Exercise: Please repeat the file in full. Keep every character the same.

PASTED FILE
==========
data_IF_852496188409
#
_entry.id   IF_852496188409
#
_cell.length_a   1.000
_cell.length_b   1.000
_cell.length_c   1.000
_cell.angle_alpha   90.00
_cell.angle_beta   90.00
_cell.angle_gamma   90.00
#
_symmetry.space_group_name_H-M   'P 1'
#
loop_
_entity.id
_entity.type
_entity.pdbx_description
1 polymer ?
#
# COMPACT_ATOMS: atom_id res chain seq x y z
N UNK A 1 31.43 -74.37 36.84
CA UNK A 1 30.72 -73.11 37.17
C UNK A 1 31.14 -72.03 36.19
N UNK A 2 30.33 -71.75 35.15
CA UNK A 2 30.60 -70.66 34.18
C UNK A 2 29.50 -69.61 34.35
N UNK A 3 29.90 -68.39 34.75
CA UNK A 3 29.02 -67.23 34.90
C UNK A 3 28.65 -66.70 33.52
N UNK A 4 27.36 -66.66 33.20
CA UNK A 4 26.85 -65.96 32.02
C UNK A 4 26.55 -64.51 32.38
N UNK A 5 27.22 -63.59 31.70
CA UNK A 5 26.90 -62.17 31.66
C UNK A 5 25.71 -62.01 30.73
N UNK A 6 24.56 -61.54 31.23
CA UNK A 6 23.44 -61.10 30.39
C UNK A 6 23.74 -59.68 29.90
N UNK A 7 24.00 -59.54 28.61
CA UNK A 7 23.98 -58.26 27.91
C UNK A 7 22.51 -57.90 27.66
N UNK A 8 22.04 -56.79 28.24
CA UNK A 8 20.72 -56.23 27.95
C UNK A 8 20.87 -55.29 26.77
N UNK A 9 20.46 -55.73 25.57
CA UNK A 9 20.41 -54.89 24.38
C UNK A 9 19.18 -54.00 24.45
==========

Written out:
data_IF_852496188409
#
_entry.id   IF_852496188409
#
_cell.length_a   1.000
_cell.length_b   1.000
_cell.length_c   1.000
_cell.angle_alpha   90.00
_cell.angle_beta   90.00
_cell.angle_gamma   90.00
#
_symmetry.space_group_name_H-M   'P 1'
#
loop_
_entity.id
_entity.type
_entity.pdbx_description
1 polymer ?
#
# COMPACT_ATOMS: atom_id res chain seq x y z
N UNK A 1 31.43 -74.37 36.84
CA UNK A 1 30.72 -73.11 37.17
C UNK A 1 31.14 -72.03 36.19
N UNK A 2 30.33 -71.75 35.15
CA UNK A 2 30.60 -70.66 34.18
C UNK A 2 29.50 -69.61 34.35
N UNK A 3 29.90 -68.39 34.75
CA UNK A 3 29.02 -67.23 34.90
C UNK A 3 28.65 -66.70 33.52
N UNK A 4 27.36 -66.66 33.20
CA UNK A 4 26.85 -65.96 32.02
C UNK A 4 26.55 -64.51 32.38
N UNK A 5 27.22 -63.59 31.70
CA UNK A 5 26.90 -62.17 31.66
C UNK A 5 25.71 -62.01 30.73
N UNK A 6 24.56 -61.54 31.23
CA UNK A 6 23.44 -61.10 30.39
C UNK A 6 23.74 -59.68 29.90
N UNK A 7 24.00 -59.54 28.61
CA UNK A 7 23.98 -58.26 27.91
C UNK A 7 22.51 -57.90 27.66
N UNK A 8 22.04 -56.79 28.24
CA UNK A 8 20.72 -56.23 27.95
C UNK A 8 20.87 -55.29 26.77
N UNK A 9 20.46 -55.73 25.57
CA UNK A 9 20.41 -54.89 24.38
C UNK A 9 19.18 -54.00 24.45